Saturday, May 16, 2009

Procedural Content Generation: The Future of Virtual Worlds?

Late last year, shortly before the openspace shangri-lala started, me and a friend of mine were talking of ways to implement an alternative to SecondLife. We spoke about using a few engines as a base, such as Sauerbraten and Irrlicht. The thoughts were eventually dropped. However, one idea that I came up with during the discussion was the use of procedural content generation.

What is it? It's a system of algorithms designed for dynamically generating content for a game on the fly, either by random number generation or specific algorithms. For example, it could be used to generate random levels. Elder Scrolls II, Diablo I & II, Dark Cloud I & II (and III, but that's vaporware) all use it. Angband, ADOM, Lost Labyrinth, and virtually every roguelike game ever made use procedural generation to create levels.

In addition, procedural synthesis can be used to generate textures, animations, sounds, objects, etc. Games such as Spore and .kkrieger both use it extensively. The game .kkrieger can be considered "overkill" with procedural generation: everything in the game is generated dynamically. Because of this, the game takes up only 96 kilobytes, while a conventional game equivalent to .kkrieger would use upwards of two or three hundred megabytes. On a 2.6ghz dual core, all of the game content is generated in the space of 10-20 seconds. This screenshot from .kkrieger demonstrates the results. As well, the image itself is more than half the size of the game at 58 kilobytes.

As you can see, the use of procedural generation can be invaluable with saving disk space in a game. With the increasing demand for higher-quality textures in modern games, procedural generation is seeing greatly increased usage. As well, there are a number of tools that have been created to allow game developers to take advantage of procedural generation such as SpeedTree, Terragen, Genetica, and GML. As well, the open source 3d modeller Art of Illusion contains a built-in node-based texture generator (yes Wayfinder, it is GPL ;-).

Use In Virtual Worlds
So, what if Virtual Worlds were to take advantage of procedural generation? The most immediate benefits are the obvious ones: massive reduction in bandwidth and far less data to store. There are other benefits too. A user that doesn't have the know-how to use photoshop or gimp could use tools built in to the viewer (or external to it) in order to generate their own procedural textures.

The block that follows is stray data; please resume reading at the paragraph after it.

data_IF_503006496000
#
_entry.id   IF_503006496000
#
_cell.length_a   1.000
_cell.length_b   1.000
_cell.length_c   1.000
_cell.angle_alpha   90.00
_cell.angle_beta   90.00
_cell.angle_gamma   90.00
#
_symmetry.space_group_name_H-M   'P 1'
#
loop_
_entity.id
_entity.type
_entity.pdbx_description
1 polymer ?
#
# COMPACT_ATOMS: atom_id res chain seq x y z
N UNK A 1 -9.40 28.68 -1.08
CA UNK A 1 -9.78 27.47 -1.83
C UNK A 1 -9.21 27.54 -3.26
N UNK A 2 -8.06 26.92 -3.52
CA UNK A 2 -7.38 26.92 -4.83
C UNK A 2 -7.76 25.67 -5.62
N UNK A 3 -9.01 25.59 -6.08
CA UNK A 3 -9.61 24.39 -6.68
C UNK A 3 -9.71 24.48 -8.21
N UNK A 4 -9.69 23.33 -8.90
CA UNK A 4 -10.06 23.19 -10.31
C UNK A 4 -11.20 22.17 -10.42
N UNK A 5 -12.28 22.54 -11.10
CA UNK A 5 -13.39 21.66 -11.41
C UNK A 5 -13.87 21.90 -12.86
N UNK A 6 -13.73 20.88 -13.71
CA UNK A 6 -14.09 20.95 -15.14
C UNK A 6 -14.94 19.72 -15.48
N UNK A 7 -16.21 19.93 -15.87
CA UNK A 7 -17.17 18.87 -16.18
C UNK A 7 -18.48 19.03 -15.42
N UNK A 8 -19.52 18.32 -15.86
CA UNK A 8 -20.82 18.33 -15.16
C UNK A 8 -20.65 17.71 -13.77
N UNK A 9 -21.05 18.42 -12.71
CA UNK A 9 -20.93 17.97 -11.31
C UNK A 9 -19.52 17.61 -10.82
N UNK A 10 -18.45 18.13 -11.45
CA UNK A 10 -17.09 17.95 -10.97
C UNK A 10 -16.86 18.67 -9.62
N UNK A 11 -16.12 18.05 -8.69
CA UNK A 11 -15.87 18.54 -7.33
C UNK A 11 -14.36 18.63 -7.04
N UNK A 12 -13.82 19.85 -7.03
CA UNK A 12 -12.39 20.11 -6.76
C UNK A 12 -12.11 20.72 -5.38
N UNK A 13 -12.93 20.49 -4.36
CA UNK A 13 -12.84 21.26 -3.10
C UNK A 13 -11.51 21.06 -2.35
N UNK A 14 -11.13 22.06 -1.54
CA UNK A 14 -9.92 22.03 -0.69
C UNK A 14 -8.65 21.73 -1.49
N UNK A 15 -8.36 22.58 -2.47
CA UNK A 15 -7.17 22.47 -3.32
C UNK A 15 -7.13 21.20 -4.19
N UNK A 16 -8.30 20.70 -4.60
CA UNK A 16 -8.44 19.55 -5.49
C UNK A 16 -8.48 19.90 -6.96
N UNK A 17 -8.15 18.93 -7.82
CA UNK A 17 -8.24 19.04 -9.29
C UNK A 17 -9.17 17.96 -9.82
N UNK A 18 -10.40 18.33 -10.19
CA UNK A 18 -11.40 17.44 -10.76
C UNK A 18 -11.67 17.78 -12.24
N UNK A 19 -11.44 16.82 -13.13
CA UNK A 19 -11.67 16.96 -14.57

Different tools could be used to generate different kinds of specialty textures, such as skins, clothing, hairs, eyes, etc. Art of Illusion and Genetica both use a node-based system to generate textures. As well, this approach could be used to generate both sounds and animations. As well, sounds and animations could be generated in a similar manner.

As well, sculpties / meshes could be generated by a set of tools, such as a "pottery wheel" system where you create a line that generates a symetrical sculpt/mesh much like a pot or vase, converting linked objects into a sculpt/mesh, or manually editing the vertices of a mesh (perhaps an undesireable method for some).

Another possibility is generating textures from scripts. An example of this would be signs that can change the texture, or perhaps it could be used to dynamically generate an interface for HUDs.

I'll try to simplify this for the non-techie SL users. Procedural generation is a kind of computer program that can produce images, sounds, animations, and objects by following a set of rules, set both by the developer of the program and the program's user. For example, by choosing a brick pattern, colors, and a noise filter, you could create a brick texture.

As for the space savings, the data for generating the texture would be stored on the asset servers as "bytecode", or a script which has been reduced from something human-readable (text file) to something computer-readable. Each one of these files will take up less than 1 kilobyte (1024 bytes), while a typical 512x512 texture will be 20-30 kilobytes. That is, of course, if the image is a jpeg. Other formats such as png, tga, and bmp will use far more memory.

In any case, the use of procedural texture generation would not eliminate the need for storing traditional textures, as in the case of snapshots or textures produced by other means.

I would personally like to see this technology implemented in virtual worlds such as OpenSimulator, LiteSim, or Sirikata. OpenSimulator already has a very basic level of this started with some OSSL functions that can edit textures.

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